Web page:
The low-volatility factor is one of the six factors my Green Zone Ratings system considers when it rates stocks. And I’ll admit — it’s a counterintuitive one.
“High-beta” stocks tend to climb at a faster rate than the broad market, when the broad market is climbing. Now, you might think that buying high-beta stocks is a logical way to “beat the market,” particularly if you’re willing to endure the added volatility inherent in this type of stock.
But history proves otherwise.
That’s partly because high-beta stocks put you at the mercy of their so-called “double-edged sword.”
When the marketing advances, it’s true that they go up faster and further. However, they also go down faster and further when the broad market is falling.
There are at least three fascinating explanations for why buying low-beta stocks is a better idea, over the long run.
I outlined these in a piece I wrote for my Green Zone Fortunes subscribers.
Bonus: My team and I are giving special access to this premium content to all of our Money & Markets readers. You can view it here.
One of the explanations centers on what’s called the “lottery ticket effect.”
In the words of Larry Swedroe, a foremost expert on factor investing and one of my favorite authors:
In the real world, there are investors with a “taste,” or preference, for lottery-like investments. This leads them to “irrationally” invest in high-volatility stocks (which have lottery-like distributions) despite their poor returns. They pay a premium to gamble. Among the stocks that fall into the “lottery ticket” category are IPOs, small-cap growth stocks that are not profitable, penny stocks and stocks in bankruptcy.
This brings me to my new High-Beta Bombs feature…
Each month, I’ll share with you a list of stock tickers I think you should avoid — stocks I call “high-beta bombs” because they have all the poor characteristics of the types of stocks that tend to blow up in investors’ faces.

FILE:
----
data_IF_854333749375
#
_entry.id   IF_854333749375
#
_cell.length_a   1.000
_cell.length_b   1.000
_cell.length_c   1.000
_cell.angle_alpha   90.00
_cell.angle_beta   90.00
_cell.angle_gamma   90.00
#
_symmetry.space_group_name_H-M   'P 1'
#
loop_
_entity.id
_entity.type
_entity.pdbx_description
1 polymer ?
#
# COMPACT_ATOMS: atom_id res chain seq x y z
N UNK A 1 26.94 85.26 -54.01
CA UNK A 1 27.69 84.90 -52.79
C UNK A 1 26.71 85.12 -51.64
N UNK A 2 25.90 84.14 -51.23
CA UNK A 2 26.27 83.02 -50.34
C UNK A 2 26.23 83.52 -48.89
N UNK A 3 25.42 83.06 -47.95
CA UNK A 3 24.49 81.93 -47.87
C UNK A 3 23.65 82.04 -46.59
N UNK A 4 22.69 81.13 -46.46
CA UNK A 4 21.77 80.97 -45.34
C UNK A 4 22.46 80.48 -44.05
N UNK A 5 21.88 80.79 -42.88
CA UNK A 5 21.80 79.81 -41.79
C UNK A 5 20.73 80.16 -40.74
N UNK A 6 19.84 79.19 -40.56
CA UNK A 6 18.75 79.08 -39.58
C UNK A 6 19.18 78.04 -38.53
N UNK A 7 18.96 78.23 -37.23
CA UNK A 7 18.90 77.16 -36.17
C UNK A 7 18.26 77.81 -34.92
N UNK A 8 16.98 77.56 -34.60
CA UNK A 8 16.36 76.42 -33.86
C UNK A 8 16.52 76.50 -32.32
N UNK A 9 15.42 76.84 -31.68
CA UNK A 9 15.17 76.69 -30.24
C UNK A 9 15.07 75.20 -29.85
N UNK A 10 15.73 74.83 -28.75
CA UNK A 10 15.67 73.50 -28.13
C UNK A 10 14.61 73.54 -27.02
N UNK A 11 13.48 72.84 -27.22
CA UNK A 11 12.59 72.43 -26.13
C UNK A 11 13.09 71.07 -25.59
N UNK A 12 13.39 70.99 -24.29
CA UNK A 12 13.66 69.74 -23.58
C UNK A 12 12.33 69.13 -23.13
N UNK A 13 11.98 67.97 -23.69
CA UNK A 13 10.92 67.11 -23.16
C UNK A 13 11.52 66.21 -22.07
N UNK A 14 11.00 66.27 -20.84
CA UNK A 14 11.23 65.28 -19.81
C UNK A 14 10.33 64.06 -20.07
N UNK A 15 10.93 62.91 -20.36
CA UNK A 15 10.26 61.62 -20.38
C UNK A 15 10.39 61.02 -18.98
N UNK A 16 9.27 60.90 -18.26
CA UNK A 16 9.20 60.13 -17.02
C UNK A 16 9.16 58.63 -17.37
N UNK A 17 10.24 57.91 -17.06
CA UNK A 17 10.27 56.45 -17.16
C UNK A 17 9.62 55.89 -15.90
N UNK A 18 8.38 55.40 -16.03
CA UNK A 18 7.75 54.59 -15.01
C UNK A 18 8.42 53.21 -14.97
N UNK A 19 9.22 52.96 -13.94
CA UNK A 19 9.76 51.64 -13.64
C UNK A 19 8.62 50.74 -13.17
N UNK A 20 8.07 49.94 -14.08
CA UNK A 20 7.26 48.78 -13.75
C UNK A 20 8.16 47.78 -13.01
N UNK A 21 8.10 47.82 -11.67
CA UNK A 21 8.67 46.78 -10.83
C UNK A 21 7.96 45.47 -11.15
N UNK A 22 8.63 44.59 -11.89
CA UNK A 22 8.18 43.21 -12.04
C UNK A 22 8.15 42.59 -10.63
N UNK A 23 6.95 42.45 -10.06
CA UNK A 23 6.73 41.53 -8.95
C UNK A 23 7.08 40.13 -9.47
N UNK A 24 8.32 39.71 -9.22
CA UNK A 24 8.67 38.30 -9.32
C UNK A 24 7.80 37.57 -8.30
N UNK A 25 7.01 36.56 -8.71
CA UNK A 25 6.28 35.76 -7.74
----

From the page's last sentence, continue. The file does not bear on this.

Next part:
4 Qualities of High-Beta Bombs
I don’t make subjective judgments against stocks when I compile my list of high-beta bombs. Instead, I rely on my quantitative, factor-based models to show me which stocks meet the criteria for stocks that are best to avoid.
Essentially, I run a screen on the full universe of stocks.
And only the stocks that meet all my criteria — the “bad” criteria I’m looking for — make it on my high-beta bombs list each month.
In plain English, high-beta bombs are small, high-beta stocks that have high sales growth rates but poor profitability.
In computer code, high-beta bombs have each of the following characteristics:
- A market cap of less than $2 billion (“small”).
- A 3-year beta ranked in the top 30% of all stocks (“high-beta”).
- A 1-year sales growth rate ranked in the top 30% of all stocks (“high-growth”).
- Negative earnings-per-share for each of the last five quarter (“unprofitable”).
Academic research shows this combination of characteristics is one of the worst combinations you can find. You’d be best off avoiding — or shorting! — stocks with all four qualities.
And that’s why I’m sharing them with you. Click here to view the full list of high-beta bombs for October! The list includes:
- The stock ticker.
- The company name.
- Its sector.
- Its industry.
If you do your own research and stock-picking, I hope my monthly list of high-beta bombs will become a value-add part of your process.
I’m a big believer in the idea that, to be a truly successful investor, you not only need to do the proper things correctly … you also need to not do the bad things.
Said another way, avoiding a bad investment has just as much positive impact on your bottom line over time as does finding a good investment.
What’s more, if you’re interested in identifying stocks to bet against — either by outright short selling shares, or, perhaps, by buying put options — I hope this list of high-beta bombs proves to be a valuable screen in your process, as you hunt for stocks that could fall far and rapidly, particularly as the broader market is weak.
One final note on logistics: The number of stocks meeting my criteria of “high-beta bombs” will change from month to month, but will typically be in the range of 150 to 200 stocks.
To make it easier for you, we’ve posted the full list on its own page of the Money & Markets website. (You can even download it in Excel if you’d like to sort or save the list on your device.)
We’ll do this with my list of high-beta bombs each month. We’ll, of course, alert you via email and include a link that takes you straight to this page on the website.
Since this is a new feature, my team and I welcome any questions and comments you have about it.
I love hearing from you, so don’t hesitate to write to my team and me at firstname.lastname@example.org.
To good profits,
Adam O’Dell, CMT
Chief Investment Strategist